generational and genre merge point is to be found on “Conrad Tokyo”,
with Phife joining forces with Compton’s own Kendrick Lamar to craft
a groovy and piercing track that could fit in 1995 as well as it does now.
Hell, one could even see this being done live with Bad Brains as a
backing group. Then there’s “Moving Backwards”, a highly introspective
duet piece with Q-Tip and Anderson .Paak. That track is lush, and
gives you some of the same feeling found on ATCQ’s The Low End
Theory. And then…”The Donald”. I had to listen to it a few times,
and felt a bit wistful. It is a fitting way to close out the album, with
Phife being the lead MC over a backdrop of Busta Rhymes providing a
‘90’s dancehall chorus to fit the cadence of production crafted by Q-Tip
and Jack White. At times during the album, you can hear Phife’s voice
slightly different but here - here is where the studio becomes a 
DeLorean-styled time machine. Also, I tend to believe that the name
of the track is more of a defiant middle finger to the reality-show magnate,
the signature “to hell with you”. Bear in mind, ATCQ rose to fame in
a city that was dealing with racial strife due in part to opposition by
some to the first Black mayor, David Dinkins as well as incidents like
the Central Park Five which Trump inserted himself into viciously and
without pause in true arrogance. 

In all honesty, what this farewell album does is the same as what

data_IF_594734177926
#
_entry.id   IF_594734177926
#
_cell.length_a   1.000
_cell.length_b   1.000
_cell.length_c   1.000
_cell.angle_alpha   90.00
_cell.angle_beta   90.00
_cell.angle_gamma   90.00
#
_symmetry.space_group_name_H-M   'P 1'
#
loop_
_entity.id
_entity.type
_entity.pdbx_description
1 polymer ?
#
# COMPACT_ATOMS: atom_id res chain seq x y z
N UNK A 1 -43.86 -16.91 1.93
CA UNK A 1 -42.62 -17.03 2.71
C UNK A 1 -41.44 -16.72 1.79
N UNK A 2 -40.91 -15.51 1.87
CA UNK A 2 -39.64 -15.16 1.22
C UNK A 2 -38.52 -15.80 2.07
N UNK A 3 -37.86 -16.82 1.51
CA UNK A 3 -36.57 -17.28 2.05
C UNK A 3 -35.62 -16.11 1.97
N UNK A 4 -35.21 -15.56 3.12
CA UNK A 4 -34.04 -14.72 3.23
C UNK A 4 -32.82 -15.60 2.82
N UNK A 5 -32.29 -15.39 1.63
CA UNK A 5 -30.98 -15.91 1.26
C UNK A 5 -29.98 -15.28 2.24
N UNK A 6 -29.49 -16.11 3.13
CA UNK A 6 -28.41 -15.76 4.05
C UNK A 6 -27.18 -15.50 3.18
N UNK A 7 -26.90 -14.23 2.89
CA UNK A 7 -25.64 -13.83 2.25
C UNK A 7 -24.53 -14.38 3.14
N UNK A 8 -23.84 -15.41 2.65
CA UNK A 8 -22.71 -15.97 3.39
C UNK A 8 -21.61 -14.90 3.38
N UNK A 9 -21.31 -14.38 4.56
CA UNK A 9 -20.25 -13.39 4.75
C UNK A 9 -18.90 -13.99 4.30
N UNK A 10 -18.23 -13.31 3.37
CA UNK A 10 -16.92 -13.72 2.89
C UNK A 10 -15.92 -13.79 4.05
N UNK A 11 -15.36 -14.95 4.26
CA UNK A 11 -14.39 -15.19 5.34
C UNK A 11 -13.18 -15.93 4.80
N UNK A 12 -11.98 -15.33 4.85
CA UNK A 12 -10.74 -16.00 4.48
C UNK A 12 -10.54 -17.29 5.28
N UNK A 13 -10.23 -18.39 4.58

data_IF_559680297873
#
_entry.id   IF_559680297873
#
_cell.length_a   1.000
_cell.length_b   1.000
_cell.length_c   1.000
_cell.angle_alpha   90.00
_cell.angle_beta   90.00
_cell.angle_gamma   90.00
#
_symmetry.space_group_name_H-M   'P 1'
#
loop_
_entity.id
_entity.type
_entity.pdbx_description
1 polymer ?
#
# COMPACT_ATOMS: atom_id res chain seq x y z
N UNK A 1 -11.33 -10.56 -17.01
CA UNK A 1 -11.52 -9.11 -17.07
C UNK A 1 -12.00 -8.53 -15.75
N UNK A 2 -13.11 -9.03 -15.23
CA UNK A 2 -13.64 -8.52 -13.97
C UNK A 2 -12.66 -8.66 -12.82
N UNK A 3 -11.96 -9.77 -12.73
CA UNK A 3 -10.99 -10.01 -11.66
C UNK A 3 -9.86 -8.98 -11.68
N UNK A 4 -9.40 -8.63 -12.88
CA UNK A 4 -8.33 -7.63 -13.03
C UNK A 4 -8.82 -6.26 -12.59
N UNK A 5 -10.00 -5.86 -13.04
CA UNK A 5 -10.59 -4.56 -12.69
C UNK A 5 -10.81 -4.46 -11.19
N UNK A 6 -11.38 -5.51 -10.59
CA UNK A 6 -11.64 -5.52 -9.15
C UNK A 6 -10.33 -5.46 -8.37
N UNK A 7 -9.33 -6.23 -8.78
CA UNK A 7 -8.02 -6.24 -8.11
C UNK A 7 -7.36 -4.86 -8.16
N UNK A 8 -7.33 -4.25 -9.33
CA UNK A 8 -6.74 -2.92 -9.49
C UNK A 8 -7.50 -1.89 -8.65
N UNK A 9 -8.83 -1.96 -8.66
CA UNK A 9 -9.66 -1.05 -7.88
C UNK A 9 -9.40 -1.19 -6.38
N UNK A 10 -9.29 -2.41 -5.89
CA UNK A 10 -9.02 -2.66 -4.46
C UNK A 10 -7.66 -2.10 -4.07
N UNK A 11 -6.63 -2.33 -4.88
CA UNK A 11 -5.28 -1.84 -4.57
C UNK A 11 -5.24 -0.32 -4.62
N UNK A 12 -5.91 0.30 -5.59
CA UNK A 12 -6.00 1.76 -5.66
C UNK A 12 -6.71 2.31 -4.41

has been brought forth by albums like Kendrick Lamar’s To Pimp A
Butterfly
. D’Angelo’s Black Messiah. Solange Knowles’ A Seat At The
Table
and many others. It is now part of the wellspring of healing and
revolutionary music that Black and Brown people - all people in the 
long run - can count as their own in these uncertain times. It’s right
on time and OF the time. That distinction can’t be overlooked. We Got
It From Here
also provides the perfect bookend to what A Tribe Called
Quest truly was. Think about the pop-up shop they’re putting on
this weekend. It’s located in Chinatown, a short ways from the site
of one of NYC’s most beloved concert venues, The Wetlands. Which is
now like many other cherished spots a victim of the onslaught of 
gentrification. Their appearance this evening on Saturday Night Live
with the great Dave Chappelle is also a reflection of a New York City
that many miss and only the stick-in-the-muds downrate. With this
album, A Tribe Called Quest cements their importance as one of the 
greatest rap groups of all time, but as one of the greatest influences
on music. Period. And in true fashion, they’ve given us the gift once
again of finding and keeping to the instinctive paths of rhythm we 
have had obscured in these dark times.